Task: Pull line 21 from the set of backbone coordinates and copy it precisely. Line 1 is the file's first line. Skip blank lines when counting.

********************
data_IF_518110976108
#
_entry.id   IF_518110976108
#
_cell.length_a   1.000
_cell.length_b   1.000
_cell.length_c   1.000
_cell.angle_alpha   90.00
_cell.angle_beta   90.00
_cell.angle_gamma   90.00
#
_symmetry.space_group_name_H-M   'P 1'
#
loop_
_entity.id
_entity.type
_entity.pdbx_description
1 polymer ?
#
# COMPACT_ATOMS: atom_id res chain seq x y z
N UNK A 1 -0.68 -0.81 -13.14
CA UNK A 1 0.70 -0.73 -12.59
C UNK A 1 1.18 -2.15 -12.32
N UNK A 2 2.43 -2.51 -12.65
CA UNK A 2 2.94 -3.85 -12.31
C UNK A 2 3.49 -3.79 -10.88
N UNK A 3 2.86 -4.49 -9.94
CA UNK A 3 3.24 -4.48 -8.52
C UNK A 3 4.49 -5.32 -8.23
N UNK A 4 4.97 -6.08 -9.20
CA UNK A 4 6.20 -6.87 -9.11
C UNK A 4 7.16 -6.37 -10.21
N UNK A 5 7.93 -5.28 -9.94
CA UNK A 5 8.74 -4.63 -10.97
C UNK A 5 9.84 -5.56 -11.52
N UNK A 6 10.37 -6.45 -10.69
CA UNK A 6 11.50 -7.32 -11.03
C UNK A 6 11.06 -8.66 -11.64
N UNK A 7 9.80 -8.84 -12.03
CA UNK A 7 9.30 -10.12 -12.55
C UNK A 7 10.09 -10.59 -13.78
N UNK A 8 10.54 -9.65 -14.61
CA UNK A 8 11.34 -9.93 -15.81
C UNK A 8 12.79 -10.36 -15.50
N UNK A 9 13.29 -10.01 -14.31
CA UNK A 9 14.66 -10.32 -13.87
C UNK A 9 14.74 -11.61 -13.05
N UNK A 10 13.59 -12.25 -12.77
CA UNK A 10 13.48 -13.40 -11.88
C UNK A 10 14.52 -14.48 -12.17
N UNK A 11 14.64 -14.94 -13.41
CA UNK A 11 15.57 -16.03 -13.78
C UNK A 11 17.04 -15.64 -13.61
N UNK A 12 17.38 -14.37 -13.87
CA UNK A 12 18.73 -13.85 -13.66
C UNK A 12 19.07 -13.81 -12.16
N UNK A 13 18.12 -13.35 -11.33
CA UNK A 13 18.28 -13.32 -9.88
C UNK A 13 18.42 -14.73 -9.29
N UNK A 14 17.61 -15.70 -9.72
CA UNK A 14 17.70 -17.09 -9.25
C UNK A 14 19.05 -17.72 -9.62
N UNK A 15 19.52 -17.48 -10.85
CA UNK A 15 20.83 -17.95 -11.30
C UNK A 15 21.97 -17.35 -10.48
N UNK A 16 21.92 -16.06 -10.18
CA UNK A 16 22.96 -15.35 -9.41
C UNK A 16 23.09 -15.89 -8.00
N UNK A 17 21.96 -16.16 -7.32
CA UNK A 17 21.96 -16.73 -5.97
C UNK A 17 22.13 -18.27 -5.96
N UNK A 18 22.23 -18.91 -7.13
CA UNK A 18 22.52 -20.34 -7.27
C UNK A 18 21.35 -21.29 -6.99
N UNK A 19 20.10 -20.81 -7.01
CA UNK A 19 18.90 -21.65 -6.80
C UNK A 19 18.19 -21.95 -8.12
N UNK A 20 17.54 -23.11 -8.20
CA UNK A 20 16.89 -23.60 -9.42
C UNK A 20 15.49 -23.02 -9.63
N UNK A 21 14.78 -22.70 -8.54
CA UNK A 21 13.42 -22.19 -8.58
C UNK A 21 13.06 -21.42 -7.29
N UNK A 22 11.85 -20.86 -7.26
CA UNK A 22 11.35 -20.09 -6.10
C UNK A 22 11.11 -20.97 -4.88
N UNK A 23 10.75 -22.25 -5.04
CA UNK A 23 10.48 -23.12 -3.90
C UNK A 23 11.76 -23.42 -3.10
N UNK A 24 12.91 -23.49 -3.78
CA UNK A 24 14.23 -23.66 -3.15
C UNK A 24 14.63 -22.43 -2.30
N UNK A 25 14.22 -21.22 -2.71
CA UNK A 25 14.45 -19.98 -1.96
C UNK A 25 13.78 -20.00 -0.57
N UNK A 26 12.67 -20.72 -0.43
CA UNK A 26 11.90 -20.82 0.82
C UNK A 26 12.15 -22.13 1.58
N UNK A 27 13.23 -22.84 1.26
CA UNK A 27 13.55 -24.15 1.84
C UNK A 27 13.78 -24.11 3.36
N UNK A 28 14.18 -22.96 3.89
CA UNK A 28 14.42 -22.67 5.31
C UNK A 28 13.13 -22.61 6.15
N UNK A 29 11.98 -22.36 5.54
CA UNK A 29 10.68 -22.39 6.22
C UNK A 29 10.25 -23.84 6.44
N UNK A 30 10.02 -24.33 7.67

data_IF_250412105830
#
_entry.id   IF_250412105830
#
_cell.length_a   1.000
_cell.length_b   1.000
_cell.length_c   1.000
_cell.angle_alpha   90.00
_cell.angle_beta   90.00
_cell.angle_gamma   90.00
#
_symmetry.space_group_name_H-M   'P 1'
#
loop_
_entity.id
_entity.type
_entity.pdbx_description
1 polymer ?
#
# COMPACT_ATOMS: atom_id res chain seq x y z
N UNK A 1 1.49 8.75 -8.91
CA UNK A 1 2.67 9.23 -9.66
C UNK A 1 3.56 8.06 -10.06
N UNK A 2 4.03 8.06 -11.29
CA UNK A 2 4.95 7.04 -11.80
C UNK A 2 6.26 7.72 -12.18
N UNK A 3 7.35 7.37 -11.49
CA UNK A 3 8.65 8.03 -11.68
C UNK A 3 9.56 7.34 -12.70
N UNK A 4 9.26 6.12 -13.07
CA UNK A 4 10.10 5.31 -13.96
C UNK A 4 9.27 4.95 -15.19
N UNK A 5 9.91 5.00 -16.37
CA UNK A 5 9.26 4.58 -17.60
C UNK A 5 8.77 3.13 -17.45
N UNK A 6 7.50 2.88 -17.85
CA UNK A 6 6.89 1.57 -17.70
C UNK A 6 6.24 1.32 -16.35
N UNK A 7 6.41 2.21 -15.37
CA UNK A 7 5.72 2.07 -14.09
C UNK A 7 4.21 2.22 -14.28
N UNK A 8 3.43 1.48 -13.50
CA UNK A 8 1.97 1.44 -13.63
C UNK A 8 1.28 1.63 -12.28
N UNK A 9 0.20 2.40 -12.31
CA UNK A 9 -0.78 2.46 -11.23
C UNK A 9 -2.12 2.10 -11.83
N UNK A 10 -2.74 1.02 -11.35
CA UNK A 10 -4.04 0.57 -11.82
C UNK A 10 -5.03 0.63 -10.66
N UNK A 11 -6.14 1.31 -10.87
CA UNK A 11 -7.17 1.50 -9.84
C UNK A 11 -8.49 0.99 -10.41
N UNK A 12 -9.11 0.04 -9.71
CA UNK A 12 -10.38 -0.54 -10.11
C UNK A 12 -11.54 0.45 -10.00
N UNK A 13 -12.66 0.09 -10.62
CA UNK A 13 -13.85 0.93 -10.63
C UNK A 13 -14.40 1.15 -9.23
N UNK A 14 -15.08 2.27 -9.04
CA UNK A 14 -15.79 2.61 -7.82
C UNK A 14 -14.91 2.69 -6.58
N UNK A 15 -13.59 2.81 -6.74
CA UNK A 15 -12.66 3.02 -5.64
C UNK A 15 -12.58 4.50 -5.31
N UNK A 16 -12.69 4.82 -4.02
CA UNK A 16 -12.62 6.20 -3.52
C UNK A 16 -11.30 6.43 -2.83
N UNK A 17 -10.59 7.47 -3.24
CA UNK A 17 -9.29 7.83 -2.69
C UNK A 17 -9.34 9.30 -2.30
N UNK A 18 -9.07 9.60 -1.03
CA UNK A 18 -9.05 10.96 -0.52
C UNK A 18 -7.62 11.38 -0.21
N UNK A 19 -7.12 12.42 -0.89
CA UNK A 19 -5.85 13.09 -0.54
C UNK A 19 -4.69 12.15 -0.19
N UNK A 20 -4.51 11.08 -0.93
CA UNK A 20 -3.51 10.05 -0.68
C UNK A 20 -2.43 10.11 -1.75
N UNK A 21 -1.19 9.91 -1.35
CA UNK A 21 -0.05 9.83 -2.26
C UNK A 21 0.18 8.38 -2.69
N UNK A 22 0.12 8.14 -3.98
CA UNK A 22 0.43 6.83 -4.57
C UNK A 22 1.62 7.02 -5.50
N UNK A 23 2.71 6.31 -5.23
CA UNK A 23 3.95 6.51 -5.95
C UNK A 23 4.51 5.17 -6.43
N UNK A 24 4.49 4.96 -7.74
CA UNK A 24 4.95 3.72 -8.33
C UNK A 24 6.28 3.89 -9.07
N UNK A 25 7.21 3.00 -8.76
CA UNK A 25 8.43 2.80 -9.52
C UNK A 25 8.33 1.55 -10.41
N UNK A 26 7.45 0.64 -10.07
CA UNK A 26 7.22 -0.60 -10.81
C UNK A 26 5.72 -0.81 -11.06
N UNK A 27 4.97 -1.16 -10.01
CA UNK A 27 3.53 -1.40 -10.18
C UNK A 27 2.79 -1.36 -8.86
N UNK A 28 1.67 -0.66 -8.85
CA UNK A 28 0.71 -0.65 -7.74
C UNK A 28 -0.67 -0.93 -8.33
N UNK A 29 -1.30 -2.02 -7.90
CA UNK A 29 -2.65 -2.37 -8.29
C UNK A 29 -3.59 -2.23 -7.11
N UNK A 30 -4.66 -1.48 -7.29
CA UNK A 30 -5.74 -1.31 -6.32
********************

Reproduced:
N UNK A 1 -0.68 -0.81 -13.14